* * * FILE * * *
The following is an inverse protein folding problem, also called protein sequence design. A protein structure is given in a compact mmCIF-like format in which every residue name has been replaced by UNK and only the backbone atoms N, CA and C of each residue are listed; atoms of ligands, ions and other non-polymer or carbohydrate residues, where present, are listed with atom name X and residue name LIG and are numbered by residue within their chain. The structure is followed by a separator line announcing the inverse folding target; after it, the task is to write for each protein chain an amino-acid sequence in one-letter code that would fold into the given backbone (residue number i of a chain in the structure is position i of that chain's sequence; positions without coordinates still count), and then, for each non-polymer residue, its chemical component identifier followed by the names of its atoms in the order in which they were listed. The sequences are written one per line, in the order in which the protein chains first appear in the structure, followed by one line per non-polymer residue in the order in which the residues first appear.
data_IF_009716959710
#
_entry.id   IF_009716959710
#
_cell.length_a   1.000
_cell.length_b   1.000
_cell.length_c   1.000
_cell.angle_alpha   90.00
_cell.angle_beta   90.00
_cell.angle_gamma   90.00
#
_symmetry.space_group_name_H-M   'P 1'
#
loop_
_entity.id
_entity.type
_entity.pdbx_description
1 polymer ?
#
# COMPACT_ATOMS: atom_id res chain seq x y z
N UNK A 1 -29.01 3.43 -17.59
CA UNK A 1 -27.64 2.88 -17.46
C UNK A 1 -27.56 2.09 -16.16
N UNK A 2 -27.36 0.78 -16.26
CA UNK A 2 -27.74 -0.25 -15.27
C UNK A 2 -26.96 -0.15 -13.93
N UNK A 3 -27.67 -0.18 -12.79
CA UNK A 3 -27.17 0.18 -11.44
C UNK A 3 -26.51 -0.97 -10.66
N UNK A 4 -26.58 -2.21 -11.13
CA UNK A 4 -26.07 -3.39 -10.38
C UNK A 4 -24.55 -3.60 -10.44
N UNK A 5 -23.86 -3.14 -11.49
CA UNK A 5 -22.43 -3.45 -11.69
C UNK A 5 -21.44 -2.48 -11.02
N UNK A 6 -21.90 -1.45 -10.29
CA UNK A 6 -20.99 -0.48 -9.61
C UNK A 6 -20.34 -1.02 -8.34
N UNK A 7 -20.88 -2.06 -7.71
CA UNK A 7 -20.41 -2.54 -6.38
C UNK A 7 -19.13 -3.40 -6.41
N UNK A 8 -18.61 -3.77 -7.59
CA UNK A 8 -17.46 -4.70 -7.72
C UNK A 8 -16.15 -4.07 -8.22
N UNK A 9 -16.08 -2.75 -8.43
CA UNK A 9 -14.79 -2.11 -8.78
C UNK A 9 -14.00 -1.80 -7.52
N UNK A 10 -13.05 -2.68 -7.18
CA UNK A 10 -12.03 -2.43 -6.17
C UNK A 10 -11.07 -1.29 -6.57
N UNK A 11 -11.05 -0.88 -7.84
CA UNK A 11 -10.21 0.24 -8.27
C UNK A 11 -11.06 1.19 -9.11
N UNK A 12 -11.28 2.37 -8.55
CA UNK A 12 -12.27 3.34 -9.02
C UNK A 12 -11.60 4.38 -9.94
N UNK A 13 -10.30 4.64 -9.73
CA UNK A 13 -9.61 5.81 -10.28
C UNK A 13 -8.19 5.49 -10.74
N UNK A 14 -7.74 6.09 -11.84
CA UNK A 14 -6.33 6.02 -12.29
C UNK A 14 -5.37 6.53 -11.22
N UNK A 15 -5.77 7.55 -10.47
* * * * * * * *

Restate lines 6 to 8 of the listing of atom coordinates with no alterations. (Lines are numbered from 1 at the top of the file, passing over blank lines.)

_cell.length_a   1.000
_cell.length_b   1.000
_cell.length_c   1.000